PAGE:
“Can’t you just write a program to do this?” is a half-joking question I’m sure most of my computer science peers have received countless times. As computing permeates more and more of our world, we have less of a choice about how it affects us. In order to manage the increasing externalities, a culture shift is required. For too long, we have been operating under the presumption of “good” with regards to new technology. With the magic touch of tech things suddenly become just plainly better. That’s how we get a fridge that can tweet. It’s obviously better than a fridge that can’t tweet!
Unfortunately, this phenomenon isn’t limited to misguided retailers. Software-based elections are a perfect example of the potential for serious problems when this ideology is applied. Elections have been shifting away from paper ballots and towards electronic voting machines. This all changed with the “hanging chad” debacle of 2000. The events of that election happened to coincide with the technology boom of the early 2000s and resulted in a rush to computer voting machines with the promise of increased clarity and efficiency. After all, it was the 21st century — why were we still relying on the cumbersome pen and paper to record our votes? For all the guarantees of computer voting machines, they’ve turned out to be quite the letdown. As Alex Halderman, a professor of Computer Science and Engineering at the University of Michigan, has shown repeatedly, they are vulnerable to a host of attacks and failure states that render them far inferior to paper-based voting systems.
We tend to think of technology only in its perfect state. When everything is running smoothly, computer voting systems sound like a more convenient and efficient way to do things. It is only when we consider the possible imperfections that we can obtain a truly informed assessment of the system. Alas, caution is woefully scarce in many discussions involving technology. Those who are employing the technology fear being seen as old-fashioned, while those building the technology too often take a position similar to Facebook’s former motto, “Move fast and break things.” Risks and externalities are ignored for the creation of a shiny new system that demonstrates “progress.”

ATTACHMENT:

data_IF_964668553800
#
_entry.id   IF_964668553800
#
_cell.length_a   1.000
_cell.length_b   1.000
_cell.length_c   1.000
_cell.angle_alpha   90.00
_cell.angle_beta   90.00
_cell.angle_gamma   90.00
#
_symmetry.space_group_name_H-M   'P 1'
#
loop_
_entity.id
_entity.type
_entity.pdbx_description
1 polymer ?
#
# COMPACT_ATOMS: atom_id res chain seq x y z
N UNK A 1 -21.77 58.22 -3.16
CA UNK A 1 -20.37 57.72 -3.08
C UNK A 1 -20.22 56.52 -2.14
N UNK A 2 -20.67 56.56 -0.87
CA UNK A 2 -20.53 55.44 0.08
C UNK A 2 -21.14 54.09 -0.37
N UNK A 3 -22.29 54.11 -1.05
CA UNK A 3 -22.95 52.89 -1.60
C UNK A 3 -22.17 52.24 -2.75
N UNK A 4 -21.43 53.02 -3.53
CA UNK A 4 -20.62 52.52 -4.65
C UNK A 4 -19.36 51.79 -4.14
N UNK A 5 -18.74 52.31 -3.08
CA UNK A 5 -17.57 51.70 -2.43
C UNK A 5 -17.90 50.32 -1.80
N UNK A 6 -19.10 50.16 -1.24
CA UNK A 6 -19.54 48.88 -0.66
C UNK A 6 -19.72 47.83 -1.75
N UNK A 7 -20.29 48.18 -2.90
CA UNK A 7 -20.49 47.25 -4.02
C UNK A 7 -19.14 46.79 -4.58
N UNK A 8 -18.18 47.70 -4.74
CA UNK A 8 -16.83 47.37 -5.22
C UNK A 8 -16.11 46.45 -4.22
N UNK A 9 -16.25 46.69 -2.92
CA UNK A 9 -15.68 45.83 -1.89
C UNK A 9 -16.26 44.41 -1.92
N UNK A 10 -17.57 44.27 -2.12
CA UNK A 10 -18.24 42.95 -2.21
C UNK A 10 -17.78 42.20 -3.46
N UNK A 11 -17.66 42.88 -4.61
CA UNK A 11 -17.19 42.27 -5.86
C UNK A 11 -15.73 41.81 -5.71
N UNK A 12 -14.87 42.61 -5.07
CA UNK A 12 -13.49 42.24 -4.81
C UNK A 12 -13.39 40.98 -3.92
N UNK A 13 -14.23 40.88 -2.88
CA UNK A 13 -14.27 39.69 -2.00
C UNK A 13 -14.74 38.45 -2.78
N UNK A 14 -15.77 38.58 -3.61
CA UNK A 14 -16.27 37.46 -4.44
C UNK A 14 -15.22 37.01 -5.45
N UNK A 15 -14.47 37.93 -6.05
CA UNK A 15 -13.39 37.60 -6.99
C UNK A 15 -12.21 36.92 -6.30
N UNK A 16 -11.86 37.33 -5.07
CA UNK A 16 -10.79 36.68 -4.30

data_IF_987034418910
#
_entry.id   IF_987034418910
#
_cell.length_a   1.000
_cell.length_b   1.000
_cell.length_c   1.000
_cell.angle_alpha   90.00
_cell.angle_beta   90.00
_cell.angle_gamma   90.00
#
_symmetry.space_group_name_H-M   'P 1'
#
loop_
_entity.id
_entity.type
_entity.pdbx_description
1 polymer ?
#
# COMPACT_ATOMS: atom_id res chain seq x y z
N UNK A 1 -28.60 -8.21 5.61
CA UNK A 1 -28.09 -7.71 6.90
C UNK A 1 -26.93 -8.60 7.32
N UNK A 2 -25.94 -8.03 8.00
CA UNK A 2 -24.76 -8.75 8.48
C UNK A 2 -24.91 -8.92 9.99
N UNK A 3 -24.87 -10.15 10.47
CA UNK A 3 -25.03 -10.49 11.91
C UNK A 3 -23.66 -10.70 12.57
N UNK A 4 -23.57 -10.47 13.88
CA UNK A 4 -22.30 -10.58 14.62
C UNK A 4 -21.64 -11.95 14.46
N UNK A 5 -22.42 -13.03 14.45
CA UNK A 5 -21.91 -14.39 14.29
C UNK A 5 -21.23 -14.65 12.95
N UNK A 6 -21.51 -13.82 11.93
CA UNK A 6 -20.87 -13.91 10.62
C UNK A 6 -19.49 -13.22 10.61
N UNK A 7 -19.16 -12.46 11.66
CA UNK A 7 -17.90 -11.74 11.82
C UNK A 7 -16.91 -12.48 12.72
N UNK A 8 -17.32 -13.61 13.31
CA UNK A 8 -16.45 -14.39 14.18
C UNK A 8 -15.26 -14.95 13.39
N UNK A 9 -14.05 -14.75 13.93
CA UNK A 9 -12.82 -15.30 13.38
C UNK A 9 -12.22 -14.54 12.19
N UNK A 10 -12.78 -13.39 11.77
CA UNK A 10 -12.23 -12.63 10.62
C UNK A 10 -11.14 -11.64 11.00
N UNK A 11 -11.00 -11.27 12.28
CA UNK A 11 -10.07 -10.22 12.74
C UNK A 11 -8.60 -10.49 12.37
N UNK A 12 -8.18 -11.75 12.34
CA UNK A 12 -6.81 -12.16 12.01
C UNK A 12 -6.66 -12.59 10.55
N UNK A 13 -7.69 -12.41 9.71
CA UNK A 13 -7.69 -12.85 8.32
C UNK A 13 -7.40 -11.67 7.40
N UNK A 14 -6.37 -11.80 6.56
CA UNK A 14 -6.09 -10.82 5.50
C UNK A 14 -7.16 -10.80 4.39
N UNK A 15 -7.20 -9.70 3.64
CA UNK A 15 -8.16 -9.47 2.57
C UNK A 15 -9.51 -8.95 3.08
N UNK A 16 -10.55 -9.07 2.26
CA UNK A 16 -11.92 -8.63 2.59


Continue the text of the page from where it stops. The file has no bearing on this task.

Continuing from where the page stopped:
But if the product is faulty, won’t the market reflect that and correct itself? The company will make a change or consumers will turn to other options? Not necessarily, as technology failures tend to not make themselves obvious like a faulty air-bag. Your fridge could appear to be functioning perfectly, happily tweeting along, all the while being remotely accessed and enlisted in what is known as a botnet, which is a network of private computers infected with malicious software.
Furthermore, as more nontraditional technology entities utilize software systems, they are frequently dealing with small, external teams of developers that sometimes fail to follow best practices and often lack the resources of a large tech company to dedicate to issues of consumer protection such as security. Security threats tend to be like a game of whack-a-mole — you patch one issue and two more pop up. Without a full-time staff of software professionals, these systems are bound to be one step behind.
Many of these problems stem from the idea that the spread of computing to anything and everything is just and inevitable. It is technology’s version of manifest destiny. I agree that the advent of computing has brought, and will continue to bring, countless powerful improvements to the world. That’s why I am studying computer science. However, we need to think carefully about where and how we use that technology, especially when it’s involved in economies of scale. One tweeting fridge is innocent, a conversation starter even. But one million tweeting fridges potentially becomes a massive botnet, enabling attackers to wreak havoc.
Entities considering the implementation of computing systems should consider worst-case societal outcomes and consult security experts when making their decision. In the world of government, this is a realistic goal and should be expected. In the retail world, this may be unrealistic. Ideally, we would trust these businesses to cast aside technology proposals that serve only as marketing ploys and offer no real consumer benefit. However, this seems to be a social dilemma for which regulation may be needed to induce cooperation. Requiring a product with computing capabilities and large sales to have full-time software staff dedicated to its maintenance is one possibility.
The future of technology is bright. Every day, exciting and meaningful things are being done with the help of computing systems. However, as more and more newcomers enter the computing gold rush, caution will be required in order to avoid fool’s gold.
Chand Rajendra-Nicolucci can be reached at email@example.com.